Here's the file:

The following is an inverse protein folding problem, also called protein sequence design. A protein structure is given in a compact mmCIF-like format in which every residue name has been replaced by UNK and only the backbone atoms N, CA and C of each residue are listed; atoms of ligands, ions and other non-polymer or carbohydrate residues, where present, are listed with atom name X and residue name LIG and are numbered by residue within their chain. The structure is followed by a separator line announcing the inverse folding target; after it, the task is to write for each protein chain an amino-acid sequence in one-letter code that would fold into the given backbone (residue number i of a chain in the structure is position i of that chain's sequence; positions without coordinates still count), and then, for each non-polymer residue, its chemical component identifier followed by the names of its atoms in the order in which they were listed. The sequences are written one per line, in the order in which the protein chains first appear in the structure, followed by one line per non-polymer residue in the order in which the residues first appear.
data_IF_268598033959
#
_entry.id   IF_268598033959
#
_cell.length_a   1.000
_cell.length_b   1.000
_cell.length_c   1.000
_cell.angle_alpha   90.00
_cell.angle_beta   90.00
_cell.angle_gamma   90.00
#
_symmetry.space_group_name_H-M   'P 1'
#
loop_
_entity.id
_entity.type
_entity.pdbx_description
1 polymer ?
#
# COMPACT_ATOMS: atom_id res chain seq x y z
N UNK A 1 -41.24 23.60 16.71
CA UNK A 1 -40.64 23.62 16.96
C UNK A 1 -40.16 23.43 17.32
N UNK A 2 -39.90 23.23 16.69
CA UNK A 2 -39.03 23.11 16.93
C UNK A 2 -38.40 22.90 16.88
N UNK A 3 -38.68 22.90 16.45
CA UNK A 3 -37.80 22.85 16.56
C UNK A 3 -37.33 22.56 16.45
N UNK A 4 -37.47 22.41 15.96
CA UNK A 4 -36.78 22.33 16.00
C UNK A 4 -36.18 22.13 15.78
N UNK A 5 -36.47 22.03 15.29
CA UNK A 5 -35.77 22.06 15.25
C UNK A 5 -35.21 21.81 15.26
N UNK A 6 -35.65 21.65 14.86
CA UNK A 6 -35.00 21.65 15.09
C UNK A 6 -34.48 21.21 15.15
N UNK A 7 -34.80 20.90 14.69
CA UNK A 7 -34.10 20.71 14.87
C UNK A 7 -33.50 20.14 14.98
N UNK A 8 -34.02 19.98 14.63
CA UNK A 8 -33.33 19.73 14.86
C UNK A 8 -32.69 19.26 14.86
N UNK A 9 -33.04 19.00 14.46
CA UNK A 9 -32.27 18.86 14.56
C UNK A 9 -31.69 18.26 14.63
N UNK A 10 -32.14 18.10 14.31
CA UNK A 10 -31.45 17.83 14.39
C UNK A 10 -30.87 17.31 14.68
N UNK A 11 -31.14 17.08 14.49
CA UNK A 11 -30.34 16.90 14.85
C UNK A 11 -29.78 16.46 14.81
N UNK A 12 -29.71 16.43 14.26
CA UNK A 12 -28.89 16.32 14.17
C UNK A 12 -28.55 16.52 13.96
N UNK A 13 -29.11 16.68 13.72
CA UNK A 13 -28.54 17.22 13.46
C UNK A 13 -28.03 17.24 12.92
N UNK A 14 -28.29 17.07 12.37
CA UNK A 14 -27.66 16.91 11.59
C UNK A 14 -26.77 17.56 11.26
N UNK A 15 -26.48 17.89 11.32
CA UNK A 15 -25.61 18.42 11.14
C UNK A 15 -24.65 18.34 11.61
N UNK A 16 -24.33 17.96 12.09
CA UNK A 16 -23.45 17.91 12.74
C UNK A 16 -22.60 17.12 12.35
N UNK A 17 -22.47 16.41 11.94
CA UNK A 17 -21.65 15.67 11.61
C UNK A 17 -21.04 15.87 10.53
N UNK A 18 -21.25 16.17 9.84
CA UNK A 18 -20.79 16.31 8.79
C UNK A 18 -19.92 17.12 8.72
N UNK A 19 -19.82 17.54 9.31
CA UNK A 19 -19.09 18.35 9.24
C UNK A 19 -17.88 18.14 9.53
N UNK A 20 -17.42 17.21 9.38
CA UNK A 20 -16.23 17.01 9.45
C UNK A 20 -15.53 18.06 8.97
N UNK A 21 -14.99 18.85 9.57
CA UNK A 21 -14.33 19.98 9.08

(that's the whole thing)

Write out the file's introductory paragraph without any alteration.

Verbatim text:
The following is an inverse protein folding problem, also called protein sequence design. A protein structure is given in a compact mmCIF-like format in which every residue name has been replaced by UNK and only the backbone atoms N, CA and C of each residue are listed; atoms of ligands, ions and other non-polymer or carbohydrate residues, where present, are listed with atom name X and residue name LIG and are numbered by residue within their chain. The structure is followed by a separator line announcing the inverse folding target; after it, the task is to write for each protein chain an amino-acid sequence in one-letter code that would fold into the given backbone (residue number i of a chain in the structure is position i of that chain's sequence; positions without coordinates still count), and then, for each non-polymer residue, its chemical component identifier followed by the names of its atoms in the order in which they were listed. The sequences are written one per line, in the order in which the protein chains first appear in the structure, followed by one line per non-polymer residue in the order in which the residues first appear.